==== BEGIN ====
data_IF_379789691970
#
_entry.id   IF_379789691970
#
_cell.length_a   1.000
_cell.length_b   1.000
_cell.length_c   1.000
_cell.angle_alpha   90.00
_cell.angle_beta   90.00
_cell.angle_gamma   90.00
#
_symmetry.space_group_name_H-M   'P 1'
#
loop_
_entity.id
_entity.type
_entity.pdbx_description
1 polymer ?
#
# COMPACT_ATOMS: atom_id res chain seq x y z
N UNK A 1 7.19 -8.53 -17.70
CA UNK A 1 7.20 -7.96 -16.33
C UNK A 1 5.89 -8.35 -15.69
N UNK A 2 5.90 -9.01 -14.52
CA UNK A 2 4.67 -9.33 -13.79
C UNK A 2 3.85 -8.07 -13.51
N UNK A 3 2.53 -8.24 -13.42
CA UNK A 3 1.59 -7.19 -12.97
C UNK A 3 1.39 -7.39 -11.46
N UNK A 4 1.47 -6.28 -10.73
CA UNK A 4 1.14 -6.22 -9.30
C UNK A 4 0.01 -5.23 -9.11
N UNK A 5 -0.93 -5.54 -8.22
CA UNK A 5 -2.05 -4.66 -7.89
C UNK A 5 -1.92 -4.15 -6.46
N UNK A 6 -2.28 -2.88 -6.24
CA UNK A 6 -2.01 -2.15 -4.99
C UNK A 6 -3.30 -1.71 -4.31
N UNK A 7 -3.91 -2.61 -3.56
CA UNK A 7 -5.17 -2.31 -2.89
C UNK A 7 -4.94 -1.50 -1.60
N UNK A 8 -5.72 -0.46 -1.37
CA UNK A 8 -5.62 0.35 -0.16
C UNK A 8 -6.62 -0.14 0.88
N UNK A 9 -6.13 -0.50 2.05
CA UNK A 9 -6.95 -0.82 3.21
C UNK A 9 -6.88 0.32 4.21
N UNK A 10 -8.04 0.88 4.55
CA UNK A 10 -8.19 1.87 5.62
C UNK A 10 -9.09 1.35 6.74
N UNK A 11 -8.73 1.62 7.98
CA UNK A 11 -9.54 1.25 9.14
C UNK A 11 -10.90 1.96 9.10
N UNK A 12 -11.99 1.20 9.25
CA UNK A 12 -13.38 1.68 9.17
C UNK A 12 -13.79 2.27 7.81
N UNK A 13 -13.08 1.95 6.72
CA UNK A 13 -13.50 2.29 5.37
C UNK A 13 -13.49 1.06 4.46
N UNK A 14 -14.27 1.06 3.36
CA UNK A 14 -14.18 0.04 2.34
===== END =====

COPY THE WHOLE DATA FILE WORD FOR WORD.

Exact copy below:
data_IF_379789691970
#
_entry.id   IF_379789691970
#
_cell.length_a   1.000
_cell.length_b   1.000
_cell.length_c   1.000
_cell.angle_alpha   90.00
_cell.angle_beta   90.00
_cell.angle_gamma   90.00
#
_symmetry.space_group_name_H-M   'P 1'
#
loop_
_entity.id
_entity.type
_entity.pdbx_description
1 polymer ?
#
# COMPACT_ATOMS: atom_id res chain seq x y z
N UNK A 1 7.19 -8.53 -17.70
CA UNK A 1 7.20 -7.96 -16.33
C UNK A 1 5.89 -8.35 -15.69
N UNK A 2 5.90 -9.01 -14.52
CA UNK A 2 4.67 -9.33 -13.79
C UNK A 2 3.85 -8.07 -13.51
N UNK A 3 2.53 -8.24 -13.42
CA UNK A 3 1.59 -7.19 -12.97
C UNK A 3 1.39 -7.39 -11.46
N UNK A 4 1.47 -6.28 -10.73
CA UNK A 4 1.14 -6.22 -9.30
C UNK A 4 0.01 -5.23 -9.11
N UNK A 5 -0.93 -5.54 -8.22
CA UNK A 5 -2.05 -4.66 -7.89
C UNK A 5 -1.92 -4.15 -6.46
N UNK A 6 -2.28 -2.88 -6.24
CA UNK A 6 -2.01 -2.15 -4.99
C UNK A 6 -3.30 -1.71 -4.31
N UNK A 7 -3.91 -2.61 -3.56
CA UNK A 7 -5.17 -2.31 -2.89
C UNK A 7 -4.94 -1.50 -1.60
N UNK A 8 -5.72 -0.46 -1.37
CA UNK A 8 -5.62 0.35 -0.16
C UNK A 8 -6.62 -0.14 0.88
N UNK A 9 -6.13 -0.50 2.05
CA UNK A 9 -6.95 -0.82 3.21
C UNK A 9 -6.88 0.32 4.21
N UNK A 10 -8.04 0.88 4.55
CA UNK A 10 -8.19 1.87 5.62
C UNK A 10 -9.09 1.35 6.74
N UNK A 11 -8.73 1.62 7.98
CA UNK A 11 -9.54 1.25 9.14
C UNK A 11 -10.90 1.96 9.10
N UNK A 12 -11.99 1.20 9.25
CA UNK A 12 -13.38 1.68 9.17
C UNK A 12 -13.79 2.27 7.81
N UNK A 13 -13.08 1.95 6.72
CA UNK A 13 -13.50 2.29 5.37
C UNK A 13 -13.49 1.06 4.46
N UNK A 14 -14.27 1.06 3.36
CA UNK A 14 -14.18 0.04 2.34